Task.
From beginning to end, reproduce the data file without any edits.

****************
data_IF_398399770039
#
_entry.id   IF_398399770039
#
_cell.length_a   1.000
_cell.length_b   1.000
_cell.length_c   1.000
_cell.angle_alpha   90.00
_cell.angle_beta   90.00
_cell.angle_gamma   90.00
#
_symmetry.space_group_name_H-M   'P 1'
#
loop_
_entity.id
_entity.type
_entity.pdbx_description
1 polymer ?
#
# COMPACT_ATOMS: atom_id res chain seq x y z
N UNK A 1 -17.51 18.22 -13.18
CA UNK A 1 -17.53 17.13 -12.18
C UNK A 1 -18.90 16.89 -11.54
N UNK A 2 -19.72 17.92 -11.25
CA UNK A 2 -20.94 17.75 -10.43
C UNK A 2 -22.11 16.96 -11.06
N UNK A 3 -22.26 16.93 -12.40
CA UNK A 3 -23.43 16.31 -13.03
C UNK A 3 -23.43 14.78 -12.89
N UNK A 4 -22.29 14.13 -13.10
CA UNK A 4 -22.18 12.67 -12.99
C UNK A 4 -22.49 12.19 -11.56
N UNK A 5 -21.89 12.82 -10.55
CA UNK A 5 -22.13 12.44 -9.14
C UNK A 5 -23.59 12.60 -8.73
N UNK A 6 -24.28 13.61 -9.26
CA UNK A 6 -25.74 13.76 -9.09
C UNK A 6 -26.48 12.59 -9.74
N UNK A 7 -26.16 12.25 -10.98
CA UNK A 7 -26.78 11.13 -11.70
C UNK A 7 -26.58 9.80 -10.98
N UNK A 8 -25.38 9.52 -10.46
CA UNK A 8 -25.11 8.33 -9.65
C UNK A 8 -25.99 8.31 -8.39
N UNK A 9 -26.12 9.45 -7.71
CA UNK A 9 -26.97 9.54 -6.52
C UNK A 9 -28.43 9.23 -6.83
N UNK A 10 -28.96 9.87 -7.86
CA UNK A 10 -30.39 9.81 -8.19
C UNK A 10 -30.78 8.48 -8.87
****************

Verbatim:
data_IF_398399770039
#
_entry.id   IF_398399770039
#
_cell.length_a   1.000
_cell.length_b   1.000
_cell.length_c   1.000
_cell.angle_alpha   90.00
_cell.angle_beta   90.00
_cell.angle_gamma   90.00
#
_symmetry.space_group_name_H-M   'P 1'
#
loop_
_entity.id
_entity.type
_entity.pdbx_description
1 polymer ?
#
# COMPACT_ATOMS: atom_id res chain seq x y z
N UNK A 1 -17.51 18.22 -13.18
CA UNK A 1 -17.53 17.13 -12.18
C UNK A 1 -18.90 16.89 -11.54
N UNK A 2 -19.72 17.92 -11.25
CA UNK A 2 -20.94 17.75 -10.43
C UNK A 2 -22.11 16.96 -11.06
N UNK A 3 -22.26 16.93 -12.40
CA UNK A 3 -23.43 16.31 -13.03
C UNK A 3 -23.43 14.78 -12.89
N UNK A 4 -22.29 14.13 -13.10
CA UNK A 4 -22.18 12.67 -12.99
C UNK A 4 -22.49 12.19 -11.56
N UNK A 5 -21.89 12.82 -10.55
CA UNK A 5 -22.13 12.44 -9.14
C UNK A 5 -23.59 12.60 -8.73
N UNK A 6 -24.28 13.61 -9.26
CA UNK A 6 -25.74 13.76 -9.09
C UNK A 6 -26.48 12.59 -9.74
N UNK A 7 -26.16 12.25 -10.98
CA UNK A 7 -26.78 11.13 -11.70
C UNK A 7 -26.58 9.80 -10.98
N UNK A 8 -25.38 9.52 -10.46
CA UNK A 8 -25.11 8.33 -9.65
C UNK A 8 -25.99 8.31 -8.39
N UNK A 9 -26.12 9.45 -7.71
CA UNK A 9 -26.97 9.54 -6.52
C UNK A 9 -28.43 9.23 -6.83
N UNK A 10 -28.96 9.87 -7.86
CA UNK A 10 -30.39 9.81 -8.19
C UNK A 10 -30.78 8.48 -8.87